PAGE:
Once you hit Highway 11, stop at the roadside Doi Kaeo Market (8am-6pm). Though much of what’s on sale here is the same fruits, fish, and sweets that you see in most Thai fresh markets, there are also many rustic products gathered in forests and fields like wasp larvae, algae, mushrooms, honey, frog skins, and rats. Once very common, jungle markets like these are an increasingly rare breed.
Heading north up the highway you’ll meet the unmissable Kruba Sivichai Monument. This 21m-tall golden statue of Northern Thailand’s most revered monk (not only for his Dharma lessons, he also led many development projects including the road up to Doi Suthep and the renovation of Wat Phra That Hariphunchai) rises high above the highway and attracts a steady stream of devotees. Up in back (you can walk or drive) are an attractive little Lanna-style wihan and big views. For many people this temple is their welcome to Lamphun, but for this daytrip it’s a farewell – you’ll be back in Chiang Mai city in half an hour.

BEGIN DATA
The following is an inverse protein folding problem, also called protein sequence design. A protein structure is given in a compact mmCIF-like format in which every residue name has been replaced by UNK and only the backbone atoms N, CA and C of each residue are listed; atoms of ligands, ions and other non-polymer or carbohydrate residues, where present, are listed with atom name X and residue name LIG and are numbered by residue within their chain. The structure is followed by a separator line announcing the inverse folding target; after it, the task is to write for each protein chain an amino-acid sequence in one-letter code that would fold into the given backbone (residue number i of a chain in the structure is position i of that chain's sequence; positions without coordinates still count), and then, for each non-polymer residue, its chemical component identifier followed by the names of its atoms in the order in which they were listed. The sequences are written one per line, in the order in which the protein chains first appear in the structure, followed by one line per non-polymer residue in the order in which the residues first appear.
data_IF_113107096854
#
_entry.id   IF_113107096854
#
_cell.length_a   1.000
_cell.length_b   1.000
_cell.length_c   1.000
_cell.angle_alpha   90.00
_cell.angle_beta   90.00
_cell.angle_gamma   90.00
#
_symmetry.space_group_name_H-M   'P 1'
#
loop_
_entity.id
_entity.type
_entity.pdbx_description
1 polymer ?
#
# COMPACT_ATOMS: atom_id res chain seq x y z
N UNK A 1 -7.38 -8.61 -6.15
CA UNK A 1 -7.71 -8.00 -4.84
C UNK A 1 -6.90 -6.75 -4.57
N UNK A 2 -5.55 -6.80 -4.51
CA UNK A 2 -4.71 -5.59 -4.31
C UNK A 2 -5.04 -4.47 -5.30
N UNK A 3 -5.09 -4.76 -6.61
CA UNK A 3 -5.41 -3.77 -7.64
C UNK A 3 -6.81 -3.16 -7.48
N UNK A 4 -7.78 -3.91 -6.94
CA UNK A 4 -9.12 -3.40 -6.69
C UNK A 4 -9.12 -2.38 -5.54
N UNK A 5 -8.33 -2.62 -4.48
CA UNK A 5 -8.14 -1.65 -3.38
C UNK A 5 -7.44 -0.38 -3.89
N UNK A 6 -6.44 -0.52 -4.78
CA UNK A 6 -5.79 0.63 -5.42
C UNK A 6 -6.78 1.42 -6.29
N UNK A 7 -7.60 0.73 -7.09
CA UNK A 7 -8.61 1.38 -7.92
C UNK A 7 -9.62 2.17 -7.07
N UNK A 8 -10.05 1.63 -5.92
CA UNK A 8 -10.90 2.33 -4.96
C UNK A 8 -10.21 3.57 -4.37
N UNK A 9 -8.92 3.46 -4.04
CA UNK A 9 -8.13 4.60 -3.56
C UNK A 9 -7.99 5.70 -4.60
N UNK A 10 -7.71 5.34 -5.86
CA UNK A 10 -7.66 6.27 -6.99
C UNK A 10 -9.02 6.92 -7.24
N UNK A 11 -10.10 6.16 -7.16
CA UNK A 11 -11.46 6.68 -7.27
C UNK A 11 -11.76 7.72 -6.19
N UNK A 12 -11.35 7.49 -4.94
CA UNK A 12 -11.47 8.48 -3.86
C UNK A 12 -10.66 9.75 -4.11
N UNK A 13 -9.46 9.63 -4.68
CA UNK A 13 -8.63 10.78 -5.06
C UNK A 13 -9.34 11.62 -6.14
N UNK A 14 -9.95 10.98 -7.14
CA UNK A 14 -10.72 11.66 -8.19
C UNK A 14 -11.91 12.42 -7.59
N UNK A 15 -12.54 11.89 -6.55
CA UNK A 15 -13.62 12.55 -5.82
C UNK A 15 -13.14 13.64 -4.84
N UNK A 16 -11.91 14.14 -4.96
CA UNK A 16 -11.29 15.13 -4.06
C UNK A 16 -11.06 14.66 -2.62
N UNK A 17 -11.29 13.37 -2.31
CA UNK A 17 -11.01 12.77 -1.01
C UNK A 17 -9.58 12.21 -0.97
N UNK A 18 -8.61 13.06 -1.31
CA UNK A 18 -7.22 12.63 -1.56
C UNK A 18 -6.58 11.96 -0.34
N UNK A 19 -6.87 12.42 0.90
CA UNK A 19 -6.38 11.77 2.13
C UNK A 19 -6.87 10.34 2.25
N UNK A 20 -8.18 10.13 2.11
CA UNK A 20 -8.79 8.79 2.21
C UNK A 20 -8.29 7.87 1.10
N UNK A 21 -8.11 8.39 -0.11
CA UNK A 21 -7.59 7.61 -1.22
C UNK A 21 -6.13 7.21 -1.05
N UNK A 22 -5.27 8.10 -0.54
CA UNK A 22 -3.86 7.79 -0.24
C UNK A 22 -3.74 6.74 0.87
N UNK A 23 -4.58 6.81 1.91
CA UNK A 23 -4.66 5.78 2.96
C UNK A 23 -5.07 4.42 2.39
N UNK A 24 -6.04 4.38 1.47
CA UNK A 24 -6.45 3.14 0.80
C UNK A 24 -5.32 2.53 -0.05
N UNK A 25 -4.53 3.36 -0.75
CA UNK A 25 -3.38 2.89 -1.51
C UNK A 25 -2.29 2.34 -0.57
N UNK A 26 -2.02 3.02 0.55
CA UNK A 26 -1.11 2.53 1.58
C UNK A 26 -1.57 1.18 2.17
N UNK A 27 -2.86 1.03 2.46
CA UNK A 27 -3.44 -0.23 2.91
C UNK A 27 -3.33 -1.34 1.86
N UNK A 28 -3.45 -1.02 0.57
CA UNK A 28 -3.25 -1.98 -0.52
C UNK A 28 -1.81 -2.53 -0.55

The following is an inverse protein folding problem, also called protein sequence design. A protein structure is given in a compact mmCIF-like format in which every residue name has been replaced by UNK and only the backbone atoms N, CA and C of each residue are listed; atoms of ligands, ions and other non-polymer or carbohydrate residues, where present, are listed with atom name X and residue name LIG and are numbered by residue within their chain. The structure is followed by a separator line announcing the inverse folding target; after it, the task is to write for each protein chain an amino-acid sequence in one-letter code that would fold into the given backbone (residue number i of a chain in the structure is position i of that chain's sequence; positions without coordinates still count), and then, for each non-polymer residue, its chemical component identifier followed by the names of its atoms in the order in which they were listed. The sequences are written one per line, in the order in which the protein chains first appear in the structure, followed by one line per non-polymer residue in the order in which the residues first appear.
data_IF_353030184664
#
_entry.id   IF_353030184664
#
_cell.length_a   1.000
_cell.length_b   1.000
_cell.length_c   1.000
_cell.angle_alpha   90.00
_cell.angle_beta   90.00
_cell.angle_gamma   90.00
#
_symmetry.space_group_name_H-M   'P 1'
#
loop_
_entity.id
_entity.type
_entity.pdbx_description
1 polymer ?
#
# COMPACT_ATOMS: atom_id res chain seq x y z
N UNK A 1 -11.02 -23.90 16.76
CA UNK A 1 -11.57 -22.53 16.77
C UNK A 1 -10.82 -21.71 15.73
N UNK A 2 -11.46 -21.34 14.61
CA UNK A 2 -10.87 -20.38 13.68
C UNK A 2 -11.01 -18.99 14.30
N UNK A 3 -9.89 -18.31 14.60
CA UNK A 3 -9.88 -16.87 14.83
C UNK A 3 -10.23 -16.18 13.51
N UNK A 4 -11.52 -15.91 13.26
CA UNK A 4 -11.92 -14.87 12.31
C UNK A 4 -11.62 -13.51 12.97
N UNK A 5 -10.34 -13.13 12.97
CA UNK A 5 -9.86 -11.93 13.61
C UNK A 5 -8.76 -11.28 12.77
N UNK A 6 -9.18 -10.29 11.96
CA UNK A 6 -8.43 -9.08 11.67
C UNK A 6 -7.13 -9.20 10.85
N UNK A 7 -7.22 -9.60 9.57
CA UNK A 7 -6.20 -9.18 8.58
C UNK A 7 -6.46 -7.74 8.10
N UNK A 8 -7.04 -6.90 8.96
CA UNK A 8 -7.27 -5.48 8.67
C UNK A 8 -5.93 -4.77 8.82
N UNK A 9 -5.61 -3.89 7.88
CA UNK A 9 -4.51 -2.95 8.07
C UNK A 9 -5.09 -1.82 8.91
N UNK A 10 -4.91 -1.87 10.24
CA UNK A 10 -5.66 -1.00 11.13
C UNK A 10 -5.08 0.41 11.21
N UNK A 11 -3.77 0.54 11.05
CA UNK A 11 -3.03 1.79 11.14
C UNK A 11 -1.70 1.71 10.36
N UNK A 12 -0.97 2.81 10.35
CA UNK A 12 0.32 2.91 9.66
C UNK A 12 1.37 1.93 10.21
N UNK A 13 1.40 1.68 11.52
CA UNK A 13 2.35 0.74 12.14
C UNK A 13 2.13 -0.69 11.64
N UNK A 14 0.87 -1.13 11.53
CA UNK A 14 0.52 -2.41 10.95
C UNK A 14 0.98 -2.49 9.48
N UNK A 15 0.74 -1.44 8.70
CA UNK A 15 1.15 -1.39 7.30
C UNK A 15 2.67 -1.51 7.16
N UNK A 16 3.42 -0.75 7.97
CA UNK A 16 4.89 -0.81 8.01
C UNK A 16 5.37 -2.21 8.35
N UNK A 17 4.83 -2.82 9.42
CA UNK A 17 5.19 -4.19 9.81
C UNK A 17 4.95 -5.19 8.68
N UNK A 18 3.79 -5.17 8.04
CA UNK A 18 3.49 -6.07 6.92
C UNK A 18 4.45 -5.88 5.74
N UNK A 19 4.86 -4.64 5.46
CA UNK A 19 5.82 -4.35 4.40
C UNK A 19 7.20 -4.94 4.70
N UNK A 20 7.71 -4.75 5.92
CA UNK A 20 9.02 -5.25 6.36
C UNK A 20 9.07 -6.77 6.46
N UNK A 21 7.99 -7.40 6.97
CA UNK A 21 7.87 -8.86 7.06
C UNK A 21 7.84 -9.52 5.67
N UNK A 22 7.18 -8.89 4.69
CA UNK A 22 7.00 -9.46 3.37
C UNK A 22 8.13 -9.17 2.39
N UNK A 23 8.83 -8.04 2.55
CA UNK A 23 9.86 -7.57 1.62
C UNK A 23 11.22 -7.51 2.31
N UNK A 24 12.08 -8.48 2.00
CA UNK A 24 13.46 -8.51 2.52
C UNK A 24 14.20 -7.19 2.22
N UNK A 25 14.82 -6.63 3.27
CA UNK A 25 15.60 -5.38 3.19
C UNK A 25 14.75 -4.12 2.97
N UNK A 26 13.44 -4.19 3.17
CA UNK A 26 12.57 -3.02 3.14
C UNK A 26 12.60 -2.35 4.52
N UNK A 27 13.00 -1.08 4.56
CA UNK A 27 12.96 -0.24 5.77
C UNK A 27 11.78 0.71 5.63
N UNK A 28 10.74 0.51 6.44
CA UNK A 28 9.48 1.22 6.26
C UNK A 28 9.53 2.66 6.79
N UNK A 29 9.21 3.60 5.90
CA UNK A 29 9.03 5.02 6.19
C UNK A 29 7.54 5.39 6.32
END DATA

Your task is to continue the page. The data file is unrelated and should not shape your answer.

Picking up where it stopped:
Make it Happen
Chiang Mai has major international car hire companies and many reliable local ones too like North Wheels. Be sure to get comprehensive insurance. As this is rarely travelled territory, getting a car with an English-speaking driver or going with a guide will make this trip a lot easier.
If you want to slow down for a more relaxing, less structured two-day trip, the simple little Phu Proud Resort next to a vineyard in the countryside near Ban Pa Sang, 12km southwest of Lamphun city, is perfectly positioned. For a higher standard you’ll need to stay near the city where the modern, relaxing Jamadevi is one of the best places available in the province.